Ellen K. Bassett:

So a year, you’re over there and then after that--

Mark Andrew Jumper:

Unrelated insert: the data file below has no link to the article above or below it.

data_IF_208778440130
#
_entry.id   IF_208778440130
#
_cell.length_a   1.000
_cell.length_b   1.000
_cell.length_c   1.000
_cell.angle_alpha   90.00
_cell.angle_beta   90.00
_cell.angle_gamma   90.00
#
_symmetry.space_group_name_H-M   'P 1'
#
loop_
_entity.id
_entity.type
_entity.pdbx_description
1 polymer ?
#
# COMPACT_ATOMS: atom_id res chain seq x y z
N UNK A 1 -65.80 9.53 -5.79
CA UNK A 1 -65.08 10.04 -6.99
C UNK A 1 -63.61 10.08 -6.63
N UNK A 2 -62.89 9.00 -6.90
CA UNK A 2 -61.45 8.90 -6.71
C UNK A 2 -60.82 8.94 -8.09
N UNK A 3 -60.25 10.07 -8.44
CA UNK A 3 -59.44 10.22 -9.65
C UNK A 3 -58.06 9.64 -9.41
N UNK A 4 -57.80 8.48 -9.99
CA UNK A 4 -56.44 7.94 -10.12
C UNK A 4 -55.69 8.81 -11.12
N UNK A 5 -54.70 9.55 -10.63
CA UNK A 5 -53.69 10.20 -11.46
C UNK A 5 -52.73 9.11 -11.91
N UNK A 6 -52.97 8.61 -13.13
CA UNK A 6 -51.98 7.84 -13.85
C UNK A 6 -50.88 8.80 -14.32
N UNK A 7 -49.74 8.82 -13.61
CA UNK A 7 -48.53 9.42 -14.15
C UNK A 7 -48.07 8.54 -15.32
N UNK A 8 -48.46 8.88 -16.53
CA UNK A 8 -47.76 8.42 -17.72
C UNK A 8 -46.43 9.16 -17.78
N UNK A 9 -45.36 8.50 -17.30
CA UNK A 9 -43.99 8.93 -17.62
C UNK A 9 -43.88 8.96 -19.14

Then I went to Bethesda Naval Hospital. A couple of interesting things there were--one, was the first wave of AIDS patients. When I was in Okinawa, the first HIV testing took place in the military. If someone came up positive, they were brought in for an interview with all of the big-wigs in the Battalion. The poor person would come in, and there would be the Commanding Officer, the Executive Officer, the Command Sergeant Major and the Chaplain. That’s a rather forbidding group of people for a Marine to walk in on and then to be told that he had tested positive for HIV. We immediately, within 24 hours, made them disappear from the island. They were evacuated immediately. This is right at the beginning. Not everything was known about it. It was thought these people were highly dangerous to everyone else and so they were made to disappear immediately. This included some Officers and including some people in the Medical Corps. That was our first response. When I got to Bethesda, Bethesda was the sole point--maybe the one in San Diego also...but we received all of the AIDS patients at Bethesda. Of course, in those days there were no drug treatments like there are today. I basically worked with end-stage AIDS patients as well as those who had just found out about their diagnosis. It was a great privilege to be their friend. To see them waste away was a horrible thing. I would wish that death on no one. It’s just--the person goes to skin and bones. I’ve held an AIDS patient in my arms the night he died. It’s just a horrible thing. But I count it my privilege to be their friend and to be asked by some to be their special mentor or counselor. We had others who had to room with them and we had quite a lot of reaction that they didn’t want to room with those homosexuals or with those AIDS patients. Of course, we had to insist by then it was non-communicable, and they had to room with whoever they were assigned. But this was a major, problematic issue at the time.